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Brick Art in Washington Park: Artists in the Public Realm

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By Jack L. Sammons, March 26, 2015, Macon Georgia:

Mr. Roscoe Ross is a master brick mason specializing in historic restorations. His family has practiced this form of masonry in Macon, and around the country, for one hundred and twenty-three years. Any historic brick restoration work you see as you drive down College Street is likely to have been done by Mr. Ross. About a week ago, he completed work on the restorations of the main stairs and walkway in Washington Park, the most dramatic improvement to that park in at least forty years. A few days ago, the city wisely authorized an extension of his work on the walkway down to the lower stairs.

Even a casual observer of brick work can see that Mr. Ross’ work is exceptional. The corners are crisp, the lines straight, the bricks perfectly selected, the mortar work finely done: appropriately pointed, and with the width of the mortar carefully adjusted to fit particular locations and functions. Each of the recycled and well-worn bricks of the walkway was cleansed by hand, and then turned so that its previous face was now down.

Mr. Roscoe Ross, Brick Mason, standing on the walk he is restoring at Washington Park in Macon, Georgia, March, 2015

Mr. Roscoe Ross, Brick Mason, standing on the walk he is restoring at Washington Park in Macon, Georgia, March, 2015

In order to do all this well, the brick mason must be initiated into the five-thousand-year-old tradition of this craft by a master. There is no other way. And what the master teaches is not just the required knowledge, skills, and language of bricklaying, but the set of virtues excellence in bricklaying requires: self-discipline, attention to detail, patience, attunement to the world around the construction, and the humility required to let the materials of the craft – the bricks, the trowel, the mortar (or “mud” as it is called), and so forth — speak to you as you work.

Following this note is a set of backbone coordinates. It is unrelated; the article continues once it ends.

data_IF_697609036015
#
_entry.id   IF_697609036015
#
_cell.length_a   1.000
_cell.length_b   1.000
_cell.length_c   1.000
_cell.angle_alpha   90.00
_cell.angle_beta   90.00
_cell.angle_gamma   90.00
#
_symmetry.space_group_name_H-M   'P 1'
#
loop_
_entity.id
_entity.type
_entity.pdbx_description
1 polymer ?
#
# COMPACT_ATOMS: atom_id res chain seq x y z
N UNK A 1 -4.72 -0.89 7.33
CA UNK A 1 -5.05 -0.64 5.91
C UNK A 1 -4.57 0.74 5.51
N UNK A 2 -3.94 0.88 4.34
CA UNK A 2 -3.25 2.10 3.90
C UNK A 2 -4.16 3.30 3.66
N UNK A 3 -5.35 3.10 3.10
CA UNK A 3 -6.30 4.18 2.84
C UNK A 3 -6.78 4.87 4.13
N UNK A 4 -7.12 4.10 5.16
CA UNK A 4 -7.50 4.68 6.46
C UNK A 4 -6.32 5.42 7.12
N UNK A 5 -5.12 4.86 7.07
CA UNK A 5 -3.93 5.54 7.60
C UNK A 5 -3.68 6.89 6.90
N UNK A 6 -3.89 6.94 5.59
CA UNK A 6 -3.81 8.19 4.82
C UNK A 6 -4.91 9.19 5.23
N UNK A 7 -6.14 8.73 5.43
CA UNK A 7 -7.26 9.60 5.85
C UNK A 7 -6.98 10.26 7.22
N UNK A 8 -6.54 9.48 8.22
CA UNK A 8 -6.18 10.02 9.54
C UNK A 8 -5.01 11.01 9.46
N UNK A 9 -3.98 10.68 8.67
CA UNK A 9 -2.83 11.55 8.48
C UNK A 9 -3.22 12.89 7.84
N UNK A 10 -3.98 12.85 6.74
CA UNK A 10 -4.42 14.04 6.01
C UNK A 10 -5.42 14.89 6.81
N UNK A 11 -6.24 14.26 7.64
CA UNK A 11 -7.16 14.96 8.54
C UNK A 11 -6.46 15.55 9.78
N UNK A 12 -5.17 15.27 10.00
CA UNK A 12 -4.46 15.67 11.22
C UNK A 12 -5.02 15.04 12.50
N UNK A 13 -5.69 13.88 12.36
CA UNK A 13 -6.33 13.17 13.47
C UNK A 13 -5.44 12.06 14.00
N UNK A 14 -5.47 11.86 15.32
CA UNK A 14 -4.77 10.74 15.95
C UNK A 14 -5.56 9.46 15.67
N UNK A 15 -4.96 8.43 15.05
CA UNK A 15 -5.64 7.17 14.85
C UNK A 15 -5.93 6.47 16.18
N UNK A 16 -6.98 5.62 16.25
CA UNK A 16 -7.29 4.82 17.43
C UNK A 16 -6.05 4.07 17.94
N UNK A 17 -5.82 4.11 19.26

After several conversations with others in the Washington Park and College Street areas about Mr. Ross, I discovered that his work is well known and equally well admired. But those who described his work did not describe him as a true craftsman, although that he is, or as a master within the tradition, although that he is as well. No, almost without exception, they described him as an artist. And this is what may be most interesting about Mr. Ross, the Washington Park restoration work, and about us.

Those who described his work as art were not, I think, using the word as just a substitute for describing how difficult it is to do this work well, nor were they trying to enhance their expression of appreciation for his work with a comparison to what others might consider true art. I think instead that they meant what they said: they meant that his work is itself a true art and perhaps one from which other arts, including the “fine arts,” can learn much.

Mr. Ross, as do most artists, works with assistants, including his son when he is not at college. But Mr. Ross’ art is an individual one. It is an art literally tailored to our hand – the original size of each brick was determined by the gripping distance between the thumb and the forefinger.

While it is clear that the work expresses something of the artist — good bricklayers can immediately recognize the particular style of another well accomplished bricklayer – it is not one in which the artist expresses something subjective about himself or herself or attempts to move an audience in some particular way towards some preconceived idea. There is nothing in the art of bricklaying resembling the mannered theatricality that so corrupts the art of our times; nothing in it catering to tastes, pandering to emotions, or just seeking to please, to shock, or to manipulate.

Instead what it offers is a form of beauty, one carried within the tradition as an ongoing conversation really, which it can teach to us if we attend to the work carefully enough and are receptive to its non-conceptual message.

This is art as art is supposed to be: something removed from our ordinary ways of thinking that can then become central to the way we think and, in doing so, central to who we are. This is the highest of “high art,” not because the cultural elite admire it, but because it offers something beyond itself. And this can be community creating art as we learn to share the experience of it . . . art well placed in a city park for all to experience rather than in a museum.